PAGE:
The result should have a smooth, cake batter consistency. I spread the batter into a buttered square baking pan. (Resist the urge to rap the pan on the counter to dislodge air bubbles, the way you might with a traditional cake. You don’t want to deflate the egg whites.)
I baked it at 350° for 35 minutes.
After cooling, I cut the cake into squares right in the baking pan.
The texture is very cake like, and incredibly moist, even several days after making it. Just cover it with plastic wrap and store it in the refrigerator. If you like, you could also make a cream cheese frosting with powdered erythritol and butter, or just top it off with a little bit of raspberry purée.
Creamy Low-Carb High-Fat Coconut Flour Cake
1/4 tsp cream of tartar (optional, for whipping the egg whites)
1/2 cup butter
1/2 teaspoon salt
1 teaspoon baking powder
1/2 teaspoon baking soda
1/4 cup coconut flour
1/2 cup almond flour
1/2 can (6oz) coconut milk
1/3 cup powdered Splenda (or equivalent liquid Splenda)
1/3 cup Erythritol/Stevia blend (Natural Mate Granular)
1 teaspoon Vanilla (or possibly a little rum) optional
- Set the oven to 350°, and butter a square baking pan
- Melt the butter, and mix in the erythritol and stevia blend until it dissolves
- Separate the eggs, adding the yolks to the butter
- Mix the coconut flour, salt, baking soda, dry sweeteners, and baking powder
- Add the combined dry ingredients to the yolks
- Add in the liquid ingredients, and stir till smooth
- Whip the egg whites (optionally with 1/4 tsp cream of tartar) until it forms stiff peaks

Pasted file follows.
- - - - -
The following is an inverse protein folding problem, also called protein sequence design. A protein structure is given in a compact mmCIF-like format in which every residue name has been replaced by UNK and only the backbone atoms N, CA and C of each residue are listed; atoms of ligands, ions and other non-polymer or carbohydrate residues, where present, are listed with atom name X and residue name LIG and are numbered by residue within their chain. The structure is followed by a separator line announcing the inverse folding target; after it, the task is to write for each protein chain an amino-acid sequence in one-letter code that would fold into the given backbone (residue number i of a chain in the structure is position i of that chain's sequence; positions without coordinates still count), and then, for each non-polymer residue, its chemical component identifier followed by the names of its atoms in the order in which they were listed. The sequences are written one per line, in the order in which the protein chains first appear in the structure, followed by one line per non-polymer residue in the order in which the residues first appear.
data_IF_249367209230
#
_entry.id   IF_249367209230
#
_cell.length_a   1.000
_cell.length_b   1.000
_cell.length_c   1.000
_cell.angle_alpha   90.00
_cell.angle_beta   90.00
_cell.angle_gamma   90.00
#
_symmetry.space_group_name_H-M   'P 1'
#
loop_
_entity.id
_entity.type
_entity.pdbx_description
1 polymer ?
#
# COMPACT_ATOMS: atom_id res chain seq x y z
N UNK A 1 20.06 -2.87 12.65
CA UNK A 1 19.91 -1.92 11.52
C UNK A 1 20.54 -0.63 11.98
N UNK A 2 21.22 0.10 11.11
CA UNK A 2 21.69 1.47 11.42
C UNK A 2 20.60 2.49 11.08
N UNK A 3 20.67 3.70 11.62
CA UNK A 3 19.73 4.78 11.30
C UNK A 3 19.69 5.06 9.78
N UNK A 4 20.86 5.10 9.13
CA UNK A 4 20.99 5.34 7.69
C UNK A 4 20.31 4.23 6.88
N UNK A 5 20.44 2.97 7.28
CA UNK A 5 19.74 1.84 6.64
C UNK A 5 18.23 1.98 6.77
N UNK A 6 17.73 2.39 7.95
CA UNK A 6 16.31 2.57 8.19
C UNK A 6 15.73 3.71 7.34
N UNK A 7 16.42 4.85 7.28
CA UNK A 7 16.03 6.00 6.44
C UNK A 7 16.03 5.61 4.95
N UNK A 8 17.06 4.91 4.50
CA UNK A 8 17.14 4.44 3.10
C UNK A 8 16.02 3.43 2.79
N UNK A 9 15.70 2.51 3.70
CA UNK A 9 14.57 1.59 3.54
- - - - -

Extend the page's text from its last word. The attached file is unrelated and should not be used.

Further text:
- Mix a little of the whipped egg whites into the yolk mixture to lighten it
- Gently fold the yolk mixture into the egg whites, being careful not to deflate the whites too much
- Spread the batter into the baking tray, and bake for 35 minutes
- Allow it to cool before cutting it into squares
*Updated Recipe as of February 19, 2014
I’ve done some more tinkering with this recipe since I originally posted it, and discovered that the results are even more light and fluffy if you substitute 1/2 cup of almond flour for of 1/2 cup of the coconut flour. Including a half teaspoon of baking soda improves browning for a nicer appearance. Using multiple sweeteners enhances the natural taste. And a little vanilla or rum is a nice optional addition. I’ve edited the recipe above to reflect these improvements.
Also, it turns out this works great as a loaf cake, like a pound cake, too. Just increase the baking time to about 40-45 minutes if you go for a loaf instead of a square sheet pan.